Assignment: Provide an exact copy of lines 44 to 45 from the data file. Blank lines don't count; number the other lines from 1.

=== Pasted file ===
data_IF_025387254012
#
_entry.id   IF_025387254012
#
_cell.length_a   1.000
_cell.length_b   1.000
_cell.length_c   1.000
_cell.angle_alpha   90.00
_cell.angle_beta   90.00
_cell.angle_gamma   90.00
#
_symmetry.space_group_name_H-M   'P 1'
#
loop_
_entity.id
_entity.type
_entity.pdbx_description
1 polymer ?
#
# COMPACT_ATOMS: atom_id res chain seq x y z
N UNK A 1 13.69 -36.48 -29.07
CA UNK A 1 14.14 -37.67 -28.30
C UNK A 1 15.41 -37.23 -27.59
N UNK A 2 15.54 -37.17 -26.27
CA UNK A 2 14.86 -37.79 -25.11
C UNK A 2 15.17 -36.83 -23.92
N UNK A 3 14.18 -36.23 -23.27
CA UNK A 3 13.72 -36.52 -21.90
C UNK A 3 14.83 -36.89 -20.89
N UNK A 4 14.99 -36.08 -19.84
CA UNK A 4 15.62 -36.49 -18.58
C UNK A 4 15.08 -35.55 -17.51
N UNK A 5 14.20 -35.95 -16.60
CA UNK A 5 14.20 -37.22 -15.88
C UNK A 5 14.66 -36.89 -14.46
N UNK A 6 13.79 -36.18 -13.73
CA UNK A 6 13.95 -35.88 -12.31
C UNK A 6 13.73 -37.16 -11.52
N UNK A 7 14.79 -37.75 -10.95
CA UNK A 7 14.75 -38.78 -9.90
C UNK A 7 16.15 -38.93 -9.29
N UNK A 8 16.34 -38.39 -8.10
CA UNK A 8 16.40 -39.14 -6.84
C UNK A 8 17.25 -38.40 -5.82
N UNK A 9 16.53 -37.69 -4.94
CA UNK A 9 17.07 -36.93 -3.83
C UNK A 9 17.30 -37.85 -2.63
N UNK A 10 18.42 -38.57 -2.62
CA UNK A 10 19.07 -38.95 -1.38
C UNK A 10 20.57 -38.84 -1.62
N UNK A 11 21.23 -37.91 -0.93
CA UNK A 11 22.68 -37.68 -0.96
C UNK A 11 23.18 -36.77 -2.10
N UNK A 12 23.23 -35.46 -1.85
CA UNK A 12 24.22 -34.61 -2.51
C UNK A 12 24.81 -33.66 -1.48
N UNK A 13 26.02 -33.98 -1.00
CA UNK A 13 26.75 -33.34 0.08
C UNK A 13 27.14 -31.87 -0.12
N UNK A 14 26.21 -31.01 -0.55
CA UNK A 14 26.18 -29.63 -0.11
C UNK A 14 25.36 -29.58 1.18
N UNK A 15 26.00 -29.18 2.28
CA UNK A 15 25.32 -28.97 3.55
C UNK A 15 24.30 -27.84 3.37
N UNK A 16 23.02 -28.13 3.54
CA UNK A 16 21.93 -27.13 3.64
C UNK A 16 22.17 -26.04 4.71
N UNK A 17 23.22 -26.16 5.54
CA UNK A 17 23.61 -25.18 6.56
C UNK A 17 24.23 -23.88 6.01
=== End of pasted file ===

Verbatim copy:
C UNK A 8 17.25 -38.40 -5.82
N UNK A 9 16.53 -37.69 -4.94